There are talks that Arabs, most especially Egyptians are quite indifferent and not loathing for any of the U.S presidential candidates.
The staff at a barber shop in Cairo's middle class Dokki neighbourhood looked at one another in bemusement when asked whom they favoured for US president.
Two admitted they did not know who was running.
"We're following what's happening here, that's more than enough for us," laughed a hairdresser who gave her name as Mona, referring to Egypt's economic crisis.
Another said he knew "little" about the election: "What I know is that Trump is hostile to Muslims."
Eight years after the region closely followed the election won by Barack Obama, uprisings, economic ruin and civil war have directed people's gaze inwards.
"I think the Arab world is consumed by its own existential crisis and few people have really thought through the implications of the next US president on their well-being," said Hend Amry, a Libyan-American writer who lives in Qatar.
Near Cairo's zoo, three university students shyly said they had not been following the election.
An elderly man walking by peremptorily denounced both candidates, before striding away with a toddler in tow.
"Their elections are like crap," he said. "You remove crap and replace it with crap."
At a cafe in Baghdad, a city much changed since the 2003 US-led invasion to remove Saddam Hussein, patrons have been following the election more closely.
Haidar Hassan, 27, blamed the Republicans for the disastrous invasion that took place under president George W Bush, but said he still supported Trump.
"Despite Iraqis' suffering from Republican rule and their invasion, I still think Trump is tougher in fighting terrorism and countries exporting it," he said, referring to Gulf Arab states that many Iraqis accuse of nurturing Sunni extremists.
"The Democrats are more reasonable," countered Mostafa al-Rubaei, saying US forces withdrew from Iraq under a Democrat president -- Obama.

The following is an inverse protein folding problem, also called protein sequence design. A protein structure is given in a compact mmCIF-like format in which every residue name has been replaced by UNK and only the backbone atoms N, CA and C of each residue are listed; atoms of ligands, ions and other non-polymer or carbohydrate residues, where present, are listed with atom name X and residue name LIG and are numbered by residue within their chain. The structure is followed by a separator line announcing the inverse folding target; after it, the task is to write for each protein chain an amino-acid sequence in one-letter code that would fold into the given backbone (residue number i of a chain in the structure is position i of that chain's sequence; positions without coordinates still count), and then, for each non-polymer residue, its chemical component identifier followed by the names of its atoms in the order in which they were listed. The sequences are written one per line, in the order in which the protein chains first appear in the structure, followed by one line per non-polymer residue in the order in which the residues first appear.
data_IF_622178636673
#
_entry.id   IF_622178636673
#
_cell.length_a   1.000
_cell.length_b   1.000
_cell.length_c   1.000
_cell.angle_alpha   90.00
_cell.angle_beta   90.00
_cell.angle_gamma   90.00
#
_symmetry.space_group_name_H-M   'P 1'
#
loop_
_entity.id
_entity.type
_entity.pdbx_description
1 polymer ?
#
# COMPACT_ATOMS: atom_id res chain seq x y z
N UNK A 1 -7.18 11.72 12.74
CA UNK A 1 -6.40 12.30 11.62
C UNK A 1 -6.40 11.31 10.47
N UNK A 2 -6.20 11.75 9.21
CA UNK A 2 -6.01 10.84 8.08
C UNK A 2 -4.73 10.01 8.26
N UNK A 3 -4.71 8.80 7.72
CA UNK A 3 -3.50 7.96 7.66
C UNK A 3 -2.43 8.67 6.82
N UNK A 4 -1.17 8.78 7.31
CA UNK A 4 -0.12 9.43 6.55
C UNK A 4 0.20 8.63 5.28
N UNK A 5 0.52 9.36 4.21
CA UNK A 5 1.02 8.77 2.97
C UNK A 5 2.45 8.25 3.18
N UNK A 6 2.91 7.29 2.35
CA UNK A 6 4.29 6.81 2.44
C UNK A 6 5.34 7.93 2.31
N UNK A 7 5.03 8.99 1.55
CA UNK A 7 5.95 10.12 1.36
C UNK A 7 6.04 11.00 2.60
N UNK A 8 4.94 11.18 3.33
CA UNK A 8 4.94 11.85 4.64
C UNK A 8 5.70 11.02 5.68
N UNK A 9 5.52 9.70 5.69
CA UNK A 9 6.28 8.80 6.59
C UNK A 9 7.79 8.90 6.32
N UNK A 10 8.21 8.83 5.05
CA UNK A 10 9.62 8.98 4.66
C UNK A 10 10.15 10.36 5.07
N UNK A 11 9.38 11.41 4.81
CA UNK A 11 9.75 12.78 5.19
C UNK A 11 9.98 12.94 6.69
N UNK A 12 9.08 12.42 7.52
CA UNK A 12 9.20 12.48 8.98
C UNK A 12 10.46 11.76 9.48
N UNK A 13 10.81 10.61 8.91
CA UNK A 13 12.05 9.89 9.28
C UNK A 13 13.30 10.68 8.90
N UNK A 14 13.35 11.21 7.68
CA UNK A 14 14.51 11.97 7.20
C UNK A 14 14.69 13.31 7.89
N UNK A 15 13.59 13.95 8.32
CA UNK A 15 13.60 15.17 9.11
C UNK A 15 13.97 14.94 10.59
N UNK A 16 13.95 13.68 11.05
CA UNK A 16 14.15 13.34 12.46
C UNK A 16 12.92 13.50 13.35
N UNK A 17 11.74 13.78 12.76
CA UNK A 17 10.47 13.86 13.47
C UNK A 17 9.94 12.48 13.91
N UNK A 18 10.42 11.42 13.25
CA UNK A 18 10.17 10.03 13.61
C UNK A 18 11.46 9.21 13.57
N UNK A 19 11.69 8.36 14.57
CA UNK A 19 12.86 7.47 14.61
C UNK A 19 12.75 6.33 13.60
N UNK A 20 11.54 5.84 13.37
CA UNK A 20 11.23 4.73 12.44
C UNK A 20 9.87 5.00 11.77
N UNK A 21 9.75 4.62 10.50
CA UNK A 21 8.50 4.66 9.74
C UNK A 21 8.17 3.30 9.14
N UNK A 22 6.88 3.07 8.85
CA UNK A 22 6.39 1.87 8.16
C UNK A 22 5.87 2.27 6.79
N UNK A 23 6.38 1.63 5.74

Clinton's past as secretary of state during Obama's first term has been controversial in the region, with some blaming American foreign policy under her for the chaos of the Arab Spring uprisings.
Others have latched on to more bizarre accusations against the former diplomat, mirroring fringe right-wing American attacks on her.
At a Cairo grocery, shopkeeper Karem Mohamed had launched into a pensive defence of Clinton when his colleague, who had been preoccupied with filling a vat of pickled onions, interrupted.
"No she's with the Muslim Brotherhood! She's a collaborator," said Mahmud Abdel Al.
Many Egyptians saw Clinton as a supporter of Islamist president Mohamed Morsi, who ruled for a year before the army, spurred by mass protests, toppled him in 2013.
His ouster, condemned by Washington as undemocratic, was followed by regular reports in the Egyptian press of an American "plot" to divide the Middle East.
Clinton addressed some of the most bizarre accusations in her book Hard Choices.
But its publication in 2014 itself set off another round of accusations in Egypt, this time that Clinton had confessed in the book that she conspired against the country.
"It included a clear confession of the plot to divide our region, relying on its agents like the Muslim Brotherhood, and Washington's founding of extremist groups like" the Islamic State organisation, wrote one columnist in Egypt's state newspaper Al-Ahram.
Clinton mentioned no such thing in the book.
The Egyptian leadership has not weighed in on the elections, although President Abdel Fattah al-Sisi -- the former army chief who toppled Morsi -- complimented Trump after meeting him and Clinton in New York separately in September.
Sisi appeared to dismiss Trump's plan -- now scaled back -- to ban Muslims from entering the United States as electioneering.
"No doubt" he would make a strong leader, Sisi said in an interview with CNN.
"It is important for us to know that during election campaigns, many statements are made and many things are said," Sisi said of Trump's Muslim plans.
Across the Red Sea from Egypt, Gulf rulers favour Clinton, said Emirati analyst Abdel Khaleq Abdullah.
Clinton has "knowledge of the region's issues", he said.
Countries such as Saudi Arabia and the United Arab Emirates had opposed what they saw as Obama's rapprochement with their arch-rival Iran over the nuclear deal, and expected his successor to be tougher.
However, Saudi writer Jamal Khasshoggi said "we have a huge experience with Clinton and she has a much better, clearer idea about foreign policy and Saudi Arabia".
"But with Trump it's total unpredictability."